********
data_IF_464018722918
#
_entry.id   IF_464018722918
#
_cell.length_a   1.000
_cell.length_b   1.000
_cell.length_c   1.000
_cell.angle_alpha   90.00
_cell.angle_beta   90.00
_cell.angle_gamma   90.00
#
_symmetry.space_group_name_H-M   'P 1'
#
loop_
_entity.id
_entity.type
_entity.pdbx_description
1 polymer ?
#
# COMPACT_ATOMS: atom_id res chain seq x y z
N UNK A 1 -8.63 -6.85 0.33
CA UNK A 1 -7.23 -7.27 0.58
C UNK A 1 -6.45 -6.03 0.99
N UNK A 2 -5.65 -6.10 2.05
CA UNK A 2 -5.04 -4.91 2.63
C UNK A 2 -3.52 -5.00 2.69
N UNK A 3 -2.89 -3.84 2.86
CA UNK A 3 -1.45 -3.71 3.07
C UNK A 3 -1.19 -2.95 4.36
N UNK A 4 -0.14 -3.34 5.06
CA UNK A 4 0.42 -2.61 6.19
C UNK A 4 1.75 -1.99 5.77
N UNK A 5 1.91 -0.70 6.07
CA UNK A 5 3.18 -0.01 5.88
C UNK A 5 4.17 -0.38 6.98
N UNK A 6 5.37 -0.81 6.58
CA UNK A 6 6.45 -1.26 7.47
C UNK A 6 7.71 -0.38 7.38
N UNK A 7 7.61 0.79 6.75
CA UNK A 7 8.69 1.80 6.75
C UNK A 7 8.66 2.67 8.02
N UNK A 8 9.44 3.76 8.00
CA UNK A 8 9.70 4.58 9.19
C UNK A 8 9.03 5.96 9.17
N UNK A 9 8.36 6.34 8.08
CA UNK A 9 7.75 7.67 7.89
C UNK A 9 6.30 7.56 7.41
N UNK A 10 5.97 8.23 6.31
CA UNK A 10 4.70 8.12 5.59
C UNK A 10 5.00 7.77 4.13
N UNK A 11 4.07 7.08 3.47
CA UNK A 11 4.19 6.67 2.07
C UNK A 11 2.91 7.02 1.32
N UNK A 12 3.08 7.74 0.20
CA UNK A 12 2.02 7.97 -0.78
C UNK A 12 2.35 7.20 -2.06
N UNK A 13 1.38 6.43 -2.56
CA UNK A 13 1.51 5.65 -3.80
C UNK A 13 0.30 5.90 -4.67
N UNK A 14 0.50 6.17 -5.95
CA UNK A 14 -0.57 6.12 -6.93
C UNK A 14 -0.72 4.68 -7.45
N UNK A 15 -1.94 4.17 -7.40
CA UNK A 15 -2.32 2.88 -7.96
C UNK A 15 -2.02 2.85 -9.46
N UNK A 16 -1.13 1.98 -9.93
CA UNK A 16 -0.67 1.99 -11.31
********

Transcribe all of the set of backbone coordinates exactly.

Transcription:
data_IF_464018722918
#
_entry.id   IF_464018722918
#
_cell.length_a   1.000
_cell.length_b   1.000
_cell.length_c   1.000
_cell.angle_alpha   90.00
_cell.angle_beta   90.00
_cell.angle_gamma   90.00
#
_symmetry.space_group_name_H-M   'P 1'
#
loop_
_entity.id
_entity.type
_entity.pdbx_description
1 polymer ?
#
# COMPACT_ATOMS: atom_id res chain seq x y z
N UNK A 1 -8.63 -6.85 0.33
CA UNK A 1 -7.23 -7.27 0.58
C UNK A 1 -6.45 -6.03 0.99
N UNK A 2 -5.65 -6.10 2.05
CA UNK A 2 -5.04 -4.91 2.63
C UNK A 2 -3.52 -5.00 2.69
N UNK A 3 -2.89 -3.84 2.86
CA UNK A 3 -1.45 -3.71 3.07
C UNK A 3 -1.19 -2.95 4.36
N UNK A 4 -0.14 -3.34 5.06
CA UNK A 4 0.42 -2.61 6.19
C UNK A 4 1.75 -1.99 5.77
N UNK A 5 1.91 -0.70 6.07
CA UNK A 5 3.18 -0.01 5.88
C UNK A 5 4.17 -0.38 6.98
N UNK A 6 5.37 -0.81 6.58
CA UNK A 6 6.45 -1.26 7.47
C UNK A 6 7.71 -0.38 7.38
N UNK A 7 7.61 0.79 6.75
CA UNK A 7 8.69 1.80 6.75
C UNK A 7 8.66 2.67 8.02
N UNK A 8 9.44 3.76 8.00
CA UNK A 8 9.70 4.58 9.19
C UNK A 8 9.03 5.96 9.17
N UNK A 9 8.36 6.34 8.08
CA UNK A 9 7.75 7.67 7.89
C UNK A 9 6.30 7.56 7.41
N UNK A 10 5.97 8.23 6.31
CA UNK A 10 4.70 8.12 5.59
C UNK A 10 5.00 7.77 4.13
N UNK A 11 4.07 7.08 3.47
CA UNK A 11 4.19 6.67 2.07
C UNK A 11 2.91 7.02 1.32
N UNK A 12 3.08 7.74 0.20
CA UNK A 12 2.02 7.97 -0.78
C UNK A 12 2.35 7.20 -2.06
N UNK A 13 1.38 6.43 -2.56
CA UNK A 13 1.51 5.65 -3.80
C UNK A 13 0.30 5.90 -4.67
N UNK A 14 0.50 6.17 -5.95
CA UNK A 14 -0.57 6.12 -6.93
C UNK A 14 -0.72 4.68 -7.45
N UNK A 15 -1.94 4.17 -7.40
CA UNK A 15 -2.32 2.88 -7.96
C UNK A 15 -2.02 2.85 -9.46
N UNK A 16 -1.13 1.98 -9.93
CA UNK A 16 -0.67 1.99 -11.31